Welcome aboard the new February issue, on newsstands with the 2017 Accessories Special, the only true guide to outfitting your boat. Take note, the latest generation of boats have put a “nose” on the bow that lengthens them by as much as a meter. The new trend is called the “dolphin boat”, it serves to keep the anchor from beating against the hull, since the bows now no longer have the momentum that preserved the hull from accidental contact with the anchor swinging. But above all, the dolphin guard makes it possible to move to the extreme bow the tack point of the now indispensable light-wind and wide-going sails, such as the gennaker and especially the practical Code 0, which can thus be kept rigged without obstructing the forestay where the jib is hoisted.
A first of its kind? No, the dolphin boat has a long history behind it. Is it possible to mount the forward “nose” on an existing boat? Yes, and we explain how to do it on any boat. Because the dolphin boat is destined to be not just a passing fad, but a practical accessory that makes it easier to navigate and anchor. In short, you get the picture: one of the focuses of this issue (of the other, the 100 sailors competing for the title of Sailor of the Year, we’ll tell you about it below) is the “feature” where we reveal everything there is to know about bowsprits and dolphins: how to mount them, who to turn to, their history.
This, and much more, you will find in the February issue of the Sailing Journal. Find out in advance with us, here are some “goodies” you will find… but first….
ATTACHED IS THE 2017 ACCESSORIES SPECIAL
We’re early in the season, fresh off the news of fall and winter boat shows-it’s a good time to equip your boat. To help you “see it through,” we have prepared for you the new 2017 Accessories Special, attached to the issue on newsstands. A guide with the best products on the market, divided into convenient categories, from electronic instrumentation to safety, from anchoring to onboard power, complete with fact sheets, comparisons, prices and ratings from our experts. A little “bible” for renewing your beloved at its best!!!
1. HERE ARE THE MAGNIFICENT 100 SAILORS OF THE YEAR
Standings, articles and your reports in hand, in the editorial office we have taken stock of the past season by identifying 100 “nominations” among racers, drifters, owners, sailors (the ocean sailors or those who showed off their “long sailing” skills), designers and builders. In some cases we also felt compelled to nominate boats with a special story (after all, every enthusiast knows that the boat has a soul and that without the boat the sailor can accomplish very little). Find out who the magnificent 100 are, their stories, and then run to vote for them in the poll on our website!
2. ALL THE FAULT OF FOILS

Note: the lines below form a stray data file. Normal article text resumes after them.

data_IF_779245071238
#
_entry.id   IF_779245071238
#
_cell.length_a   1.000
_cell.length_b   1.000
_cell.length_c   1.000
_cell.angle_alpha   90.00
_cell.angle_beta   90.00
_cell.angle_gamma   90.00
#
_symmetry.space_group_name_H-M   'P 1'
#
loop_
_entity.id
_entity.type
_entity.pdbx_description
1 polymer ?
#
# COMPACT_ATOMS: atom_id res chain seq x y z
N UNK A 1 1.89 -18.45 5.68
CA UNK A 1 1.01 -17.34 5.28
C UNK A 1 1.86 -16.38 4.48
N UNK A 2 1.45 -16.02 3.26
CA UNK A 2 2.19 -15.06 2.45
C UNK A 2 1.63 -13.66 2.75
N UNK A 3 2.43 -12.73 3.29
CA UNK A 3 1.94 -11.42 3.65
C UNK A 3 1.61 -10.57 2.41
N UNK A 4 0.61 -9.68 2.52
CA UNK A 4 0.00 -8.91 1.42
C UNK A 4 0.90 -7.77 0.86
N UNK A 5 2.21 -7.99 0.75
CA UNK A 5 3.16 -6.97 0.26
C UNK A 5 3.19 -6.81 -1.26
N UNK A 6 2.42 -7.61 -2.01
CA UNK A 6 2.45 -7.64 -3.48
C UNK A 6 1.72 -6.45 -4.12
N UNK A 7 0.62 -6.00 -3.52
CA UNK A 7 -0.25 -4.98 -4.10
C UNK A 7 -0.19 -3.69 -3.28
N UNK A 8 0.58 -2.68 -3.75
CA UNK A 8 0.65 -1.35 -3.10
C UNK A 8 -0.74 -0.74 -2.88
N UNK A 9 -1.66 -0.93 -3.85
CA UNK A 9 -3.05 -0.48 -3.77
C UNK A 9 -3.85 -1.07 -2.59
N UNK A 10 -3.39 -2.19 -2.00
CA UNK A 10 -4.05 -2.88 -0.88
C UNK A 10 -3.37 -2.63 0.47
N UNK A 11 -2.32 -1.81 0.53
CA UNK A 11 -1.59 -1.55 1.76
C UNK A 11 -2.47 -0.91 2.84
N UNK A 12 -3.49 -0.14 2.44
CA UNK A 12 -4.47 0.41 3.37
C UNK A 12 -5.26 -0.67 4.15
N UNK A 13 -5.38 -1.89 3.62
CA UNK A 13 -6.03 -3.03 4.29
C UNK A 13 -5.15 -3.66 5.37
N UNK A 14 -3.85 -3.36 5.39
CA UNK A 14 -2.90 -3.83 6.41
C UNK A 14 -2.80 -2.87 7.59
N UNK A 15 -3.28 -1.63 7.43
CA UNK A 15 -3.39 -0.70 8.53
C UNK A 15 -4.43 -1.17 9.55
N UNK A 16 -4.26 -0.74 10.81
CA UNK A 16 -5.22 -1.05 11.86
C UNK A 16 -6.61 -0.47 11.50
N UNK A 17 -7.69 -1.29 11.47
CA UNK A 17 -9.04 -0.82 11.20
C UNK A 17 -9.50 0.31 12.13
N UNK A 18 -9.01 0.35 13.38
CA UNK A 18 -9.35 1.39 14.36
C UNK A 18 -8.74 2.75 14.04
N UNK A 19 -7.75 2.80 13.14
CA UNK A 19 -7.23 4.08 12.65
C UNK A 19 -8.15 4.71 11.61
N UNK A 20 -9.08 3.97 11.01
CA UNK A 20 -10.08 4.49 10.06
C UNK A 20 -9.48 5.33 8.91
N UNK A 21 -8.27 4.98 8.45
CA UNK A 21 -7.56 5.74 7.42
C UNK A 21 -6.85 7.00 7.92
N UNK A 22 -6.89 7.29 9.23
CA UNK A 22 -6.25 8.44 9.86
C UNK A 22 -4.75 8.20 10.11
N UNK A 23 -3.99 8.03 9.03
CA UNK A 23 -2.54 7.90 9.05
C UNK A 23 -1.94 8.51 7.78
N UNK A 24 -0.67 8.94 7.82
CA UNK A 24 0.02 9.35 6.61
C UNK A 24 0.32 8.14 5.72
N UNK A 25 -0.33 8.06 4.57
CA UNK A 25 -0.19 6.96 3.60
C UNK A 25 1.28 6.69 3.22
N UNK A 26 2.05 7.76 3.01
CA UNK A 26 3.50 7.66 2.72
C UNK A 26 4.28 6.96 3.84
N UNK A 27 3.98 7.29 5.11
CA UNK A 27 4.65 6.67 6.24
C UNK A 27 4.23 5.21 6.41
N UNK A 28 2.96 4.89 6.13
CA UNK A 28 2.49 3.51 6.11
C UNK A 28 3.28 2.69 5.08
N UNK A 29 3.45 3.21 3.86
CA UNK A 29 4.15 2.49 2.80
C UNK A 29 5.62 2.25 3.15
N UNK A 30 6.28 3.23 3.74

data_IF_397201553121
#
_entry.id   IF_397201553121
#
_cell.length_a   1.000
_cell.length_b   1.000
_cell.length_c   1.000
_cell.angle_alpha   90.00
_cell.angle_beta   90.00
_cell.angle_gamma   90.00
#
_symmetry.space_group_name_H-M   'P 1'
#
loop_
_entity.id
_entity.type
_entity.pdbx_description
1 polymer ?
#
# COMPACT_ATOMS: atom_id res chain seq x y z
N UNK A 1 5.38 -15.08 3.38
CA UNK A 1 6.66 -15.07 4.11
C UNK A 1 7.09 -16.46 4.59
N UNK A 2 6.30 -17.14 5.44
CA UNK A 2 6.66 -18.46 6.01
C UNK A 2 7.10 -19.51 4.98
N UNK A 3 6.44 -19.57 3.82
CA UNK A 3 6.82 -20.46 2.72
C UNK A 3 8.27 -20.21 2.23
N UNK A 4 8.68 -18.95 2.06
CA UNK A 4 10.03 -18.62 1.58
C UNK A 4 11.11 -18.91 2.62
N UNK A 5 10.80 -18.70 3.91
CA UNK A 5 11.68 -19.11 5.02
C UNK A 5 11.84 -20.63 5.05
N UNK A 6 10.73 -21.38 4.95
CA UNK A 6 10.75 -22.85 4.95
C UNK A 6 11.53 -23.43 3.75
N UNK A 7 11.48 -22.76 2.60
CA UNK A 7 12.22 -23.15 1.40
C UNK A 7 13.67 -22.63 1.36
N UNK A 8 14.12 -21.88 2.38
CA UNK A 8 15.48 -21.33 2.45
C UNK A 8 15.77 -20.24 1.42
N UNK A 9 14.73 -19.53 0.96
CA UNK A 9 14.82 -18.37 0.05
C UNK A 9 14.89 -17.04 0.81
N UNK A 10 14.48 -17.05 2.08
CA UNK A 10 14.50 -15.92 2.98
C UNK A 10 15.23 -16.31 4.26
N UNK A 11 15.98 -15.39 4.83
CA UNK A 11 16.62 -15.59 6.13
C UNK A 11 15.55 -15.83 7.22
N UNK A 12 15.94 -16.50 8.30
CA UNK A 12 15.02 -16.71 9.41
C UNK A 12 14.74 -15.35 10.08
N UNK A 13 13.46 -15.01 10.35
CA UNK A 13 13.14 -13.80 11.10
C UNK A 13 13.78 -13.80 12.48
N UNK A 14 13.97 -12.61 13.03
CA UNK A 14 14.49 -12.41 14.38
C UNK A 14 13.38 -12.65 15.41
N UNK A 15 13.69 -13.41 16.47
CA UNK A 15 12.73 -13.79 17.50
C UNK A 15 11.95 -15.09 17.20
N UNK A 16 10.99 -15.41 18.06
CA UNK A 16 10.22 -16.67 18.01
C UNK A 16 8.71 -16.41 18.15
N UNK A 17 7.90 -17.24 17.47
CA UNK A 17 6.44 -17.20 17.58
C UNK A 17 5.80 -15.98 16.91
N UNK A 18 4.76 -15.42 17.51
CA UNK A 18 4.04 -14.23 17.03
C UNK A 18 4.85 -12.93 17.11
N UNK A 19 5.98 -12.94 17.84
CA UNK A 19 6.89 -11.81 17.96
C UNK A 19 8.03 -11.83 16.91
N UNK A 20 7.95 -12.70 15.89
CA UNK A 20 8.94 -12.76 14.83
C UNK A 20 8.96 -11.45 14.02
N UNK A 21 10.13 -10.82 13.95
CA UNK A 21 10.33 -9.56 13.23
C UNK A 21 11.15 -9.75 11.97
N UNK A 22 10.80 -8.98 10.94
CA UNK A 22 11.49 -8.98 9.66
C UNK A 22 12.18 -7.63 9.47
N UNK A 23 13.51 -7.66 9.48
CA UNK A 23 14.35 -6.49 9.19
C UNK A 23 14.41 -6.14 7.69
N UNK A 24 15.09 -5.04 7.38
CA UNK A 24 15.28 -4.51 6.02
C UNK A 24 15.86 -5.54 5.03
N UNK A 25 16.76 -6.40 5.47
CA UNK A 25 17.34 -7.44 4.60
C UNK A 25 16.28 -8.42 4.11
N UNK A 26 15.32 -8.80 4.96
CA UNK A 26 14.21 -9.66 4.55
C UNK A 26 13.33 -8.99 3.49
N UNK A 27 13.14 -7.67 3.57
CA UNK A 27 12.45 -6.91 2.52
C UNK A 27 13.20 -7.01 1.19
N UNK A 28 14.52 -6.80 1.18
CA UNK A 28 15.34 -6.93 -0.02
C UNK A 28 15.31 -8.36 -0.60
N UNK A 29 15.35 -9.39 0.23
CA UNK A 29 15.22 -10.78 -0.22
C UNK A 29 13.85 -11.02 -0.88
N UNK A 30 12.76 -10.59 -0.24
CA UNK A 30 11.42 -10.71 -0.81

Sailing is no longer a dream but a reality within everyone’s reach. We tell you about the history of foils (you’ll be surprised to find out that this technology has its roots back in the 1920s) and review all the boats you can buy, too, to have fun–without touching the water!
3. SIX YEARS ON THE BOAT WITHOUT MISSING A DAY OF SCHOOL
A Finnish family sets off on a round-the-world boat trip without disrupting aspects of everyday life. Like raising three children from ages three to six–thanks to technology and careful planning. We met them before the big jump.
4. BOATS OF THE MONTH
We tried out two boats that are very different but in their own way unique: the first is the Lagoon Seventy7, a 23-meter seaside cata-villa with three floors of space where you can live your life aboard to the fullest with no divisions between inside and outside. The other is the Dehler 34: the German shipyard’s new 34-footer enhances sailing performance and provides remarkable habitability. We explain how it was possible.
5. ITALY 1936 – WHEN WE WON THE OLYMPICS.
Eighty years ago an all-Italian crew and boat brought home the first five-ring gold for Italian sailing (only two more would follow: that of Agostino Straulino in Helsinki in 1952 and in 2000 in Sydney with Alessandra Sensini). We relive a feat that remained unique in time, in Germany where the Nazi swastika waved.
6. THE GREAT RECORD SAGA
Vendée Globe, nonstop crewed and solo round-the-world races, ARC, speed records. In recent months we have seen so many records fall. Technology is advancing, times at sea are getting shorter, and it really seems that by now skippers have learned how to better manage their latest generation boats…
7. WHEN THE WIND IS THE ENEMY
Now, when there is little traffic in the harbor, it is time to practice mooring and egress. We have selected eight tips and tricks for maneuvering in strong or adverse wind situations even if there are only two of you on board or even alone.
8. MAXIMUM COMFORT, LOW CONSUMPTION
To reduce onboard consumption as much as possible, a good method is to set a daily onboard “energy budget.” We reveal some tips for consuming a maximum of 120 amps per hour without making any sacrifices, from batteries to refrigerator, from shower water to LED lights.
9. PAUL CAYARD: I AM ALIVE AND WELL AND WILL AMAZE YOU
Paul Cayard, the hero of the Moro di Venezia, at 57 reinvents himself as a tactician on the tiny J/70s. He speaks his mind about the America’s Cup, the future of sailing, sailors, and has no intention of retiring. Meanwhile, he goes on a cruise to the Caribbean.
10. WHAT BREAKS DOWN MOST FREQUENTLY ON BOARD?
Based on a study implemented on the 262 boats that took part in the ARC (Atlantic Rally for Cruisers, nearly 3,000 miles from the Canary Islands to St. Lucia in the Caribbean) in 2015, the most frequent failures on board during the legendary crossing were sail failures. In detail we review the “disaster-list” of the transatlantic.